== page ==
The warning on The Weather Network website has been there for three days now. Monday promises to see the end of it as it moves further east. In the southern part of the province the warning bears the dreaded word: Blizzard! More wind, more snow, colder temperatures. These terms are defined by Environment Canada if we care to check the details.
The forecast over the last week predicted the approach of some form of active winter weather. Those innocent-looking little icons indicated snow would fall, whether a few flurries or a major dump remained to be seen. A worrisome factor (for me) was the unseasonably mild weather we have had recently, bringing the temperature dangerously close to melting. Would we get freezing rain, bringing dangerously icy conditions to the streets and highways? Turns out it was a combination of all the above! The snow is piling up, with more to come, and the wind has whipped it into marvellous shapes completely blocking my front steps and driveway. I will not shovel until the storm has passed.
This is a link to a storm picture that someone sent on the weekend to The Weather Network. Listen to this to hear a winter storm.
This is winter on the prairies where I grew up and lived most of my life. Now in my retirement I still live here. By choice. When I was a child, winter weather was respected and we bowed to its dominance over our lives. We did not expect to travel in stormy weather or intense cold. The sensible thing to do was stay home. And we loved it.
We lived on a farm, and there were special occasions, such as Christmas get-togethers when relatives from the city would travel to visit us. This always made my father nervous because he was convinced that city folk did not know how to prepare properly for winter travel. He scoffed at the people he encountered venturing from the city into rural areas wearing low shoes and lightweight coats, lacking warm gloves and hats, and without emergency supplies in their vehicles. He often simply parked his vehicles in the garage during the winter months. But even with this attitude, he sometimes was fooled by sudden changes in the weather.
I remember one winter day my father went to town on business, a distance of about ten miles. By early afternoon, a winter storm had blown up, and it was too risky to try to navigate his way home over the country roads. So he phoned to tell my mother that he would stay put until the storm blew over. I was eleven years old, the eldest of three school-aged children in our family. There was no way to get us home from school, a mile and a half away. The teacher in our one-room school was a relative, and she lived with her family in the teacherage in the schoolyard. Being storm-stayed overnight turned into an adventure, with lots of new snow in which to dig caves and make forts, and in the evening we learned to play canasta. It was more worrisome for my mother who was alone on the farm with my baby brother, less than a year old. The next morning dawned sunny and bright, snow plows cleared the roads, and my father picked us up at school as usual at the end of the day.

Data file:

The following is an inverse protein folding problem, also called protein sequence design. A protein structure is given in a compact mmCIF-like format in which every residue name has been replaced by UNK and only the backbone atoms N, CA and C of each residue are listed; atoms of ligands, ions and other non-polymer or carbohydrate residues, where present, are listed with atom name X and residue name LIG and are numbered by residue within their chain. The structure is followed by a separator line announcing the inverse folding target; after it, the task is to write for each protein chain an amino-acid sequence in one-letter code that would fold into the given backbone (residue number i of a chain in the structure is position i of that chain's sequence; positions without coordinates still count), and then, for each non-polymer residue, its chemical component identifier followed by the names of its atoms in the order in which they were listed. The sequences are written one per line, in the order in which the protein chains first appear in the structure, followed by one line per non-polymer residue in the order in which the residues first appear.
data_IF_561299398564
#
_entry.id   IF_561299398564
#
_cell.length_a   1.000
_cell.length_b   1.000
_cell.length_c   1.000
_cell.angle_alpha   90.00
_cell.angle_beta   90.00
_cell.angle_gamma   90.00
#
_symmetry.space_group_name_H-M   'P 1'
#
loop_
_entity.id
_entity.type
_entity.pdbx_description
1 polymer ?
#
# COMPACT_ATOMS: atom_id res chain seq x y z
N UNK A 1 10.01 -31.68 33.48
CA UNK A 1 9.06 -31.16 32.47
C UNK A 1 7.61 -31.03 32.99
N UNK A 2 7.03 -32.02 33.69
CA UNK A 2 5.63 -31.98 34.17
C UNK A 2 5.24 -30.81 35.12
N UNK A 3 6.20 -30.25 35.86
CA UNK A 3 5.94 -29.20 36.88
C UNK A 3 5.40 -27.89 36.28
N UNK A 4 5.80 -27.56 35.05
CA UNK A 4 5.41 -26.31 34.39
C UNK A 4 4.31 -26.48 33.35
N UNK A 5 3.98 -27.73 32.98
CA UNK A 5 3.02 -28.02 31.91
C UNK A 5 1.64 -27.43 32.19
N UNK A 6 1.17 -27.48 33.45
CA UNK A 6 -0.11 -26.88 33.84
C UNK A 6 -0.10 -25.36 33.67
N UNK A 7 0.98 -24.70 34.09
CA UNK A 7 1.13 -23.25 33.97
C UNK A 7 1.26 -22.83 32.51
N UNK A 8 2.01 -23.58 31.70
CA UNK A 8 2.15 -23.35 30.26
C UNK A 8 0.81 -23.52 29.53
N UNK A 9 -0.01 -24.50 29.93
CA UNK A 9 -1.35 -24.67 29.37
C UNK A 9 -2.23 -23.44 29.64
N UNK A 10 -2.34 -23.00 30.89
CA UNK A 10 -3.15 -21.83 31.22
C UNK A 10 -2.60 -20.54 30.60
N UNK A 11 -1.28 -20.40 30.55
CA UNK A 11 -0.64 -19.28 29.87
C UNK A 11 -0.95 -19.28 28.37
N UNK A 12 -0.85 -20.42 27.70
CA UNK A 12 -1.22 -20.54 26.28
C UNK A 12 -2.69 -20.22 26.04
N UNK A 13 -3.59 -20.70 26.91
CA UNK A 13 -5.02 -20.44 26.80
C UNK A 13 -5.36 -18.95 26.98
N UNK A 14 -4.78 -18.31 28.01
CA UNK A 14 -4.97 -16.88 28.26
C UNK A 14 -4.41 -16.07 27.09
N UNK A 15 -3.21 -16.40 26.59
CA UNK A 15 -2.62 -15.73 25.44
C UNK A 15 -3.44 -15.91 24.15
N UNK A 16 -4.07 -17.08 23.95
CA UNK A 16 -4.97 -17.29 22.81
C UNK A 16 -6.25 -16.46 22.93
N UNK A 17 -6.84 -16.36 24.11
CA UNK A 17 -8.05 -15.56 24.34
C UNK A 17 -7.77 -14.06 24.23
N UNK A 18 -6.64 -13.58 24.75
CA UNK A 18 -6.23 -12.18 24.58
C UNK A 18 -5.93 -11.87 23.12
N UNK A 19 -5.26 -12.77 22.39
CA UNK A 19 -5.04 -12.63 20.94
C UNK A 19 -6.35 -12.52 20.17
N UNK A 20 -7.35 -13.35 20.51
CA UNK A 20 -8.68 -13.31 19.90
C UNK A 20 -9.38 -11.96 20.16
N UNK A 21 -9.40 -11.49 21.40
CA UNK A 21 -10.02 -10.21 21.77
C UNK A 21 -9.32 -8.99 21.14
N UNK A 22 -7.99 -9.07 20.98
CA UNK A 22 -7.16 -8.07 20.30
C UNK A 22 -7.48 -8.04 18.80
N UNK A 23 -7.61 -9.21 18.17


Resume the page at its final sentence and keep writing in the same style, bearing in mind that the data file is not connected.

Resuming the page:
I still find a winter storm an event of great proportion, but I don’t fight it. I am happy to stay home, hunkered down keeping warm, curled up with a good book or watching a movie, or better yet, I take it as an opportunity to write! But I have noticed that the prevalent attitude these days is to try to carry on regardless of the weather. The old rural-urban split in this matter doesn’t exist now. People everywhere expect the games will be played, they feel that shopping is essential, and their planned trips must be taken – so bring on the snow plows NOW. Of course, major roads must be cleared in case of emergencies, but I’m talking about the incidental, not the absolutely essential, activities. I also fear that too many people venture out unprepared. They are used to stepping from a warm building to a warm vehicle and back again, without thought of what might happen if they get stranded on a lonely country road or slip off an icy highway into a ditch. We hear too many tragic stories in the winter months.
On a not entirely unrelated note, some people have wondered why the prairies produce so many good writers – W.O. Mitchell, Guy Vanderhaeghe, Lorna Crozier, Rudy Wiebe, to name but a few. Others have attempted to answer. There is a history of support for the arts in general here, which has produced a culture that nurtures artists, including writers, all of whom benefit from programs and grants that are available. But it may also be explained by a sense that something inherent in a population that faces harsh conditions and other adversity results in a survival mentality with an impulse to create. This might be traced back to the pioneer settlement era, but it continues to this day in what is a unique connection to the land and the sky by a community of diverse people who share a strong, common bond.
So, people of Blogland, do you believe your creative impulses are shaped by where you live? Is it important to you as a writer to live in a particular place, or type of geography? How do you deal with the winter climate? Unlike me, do you yearn to get away to a warm place in the winter months? Or do you revel in all the seasons? (I’m writing this on Sunday afternoon. Please excuse me while I check whether I can open my door, or whether I have to shovel through a snowbank to get out!)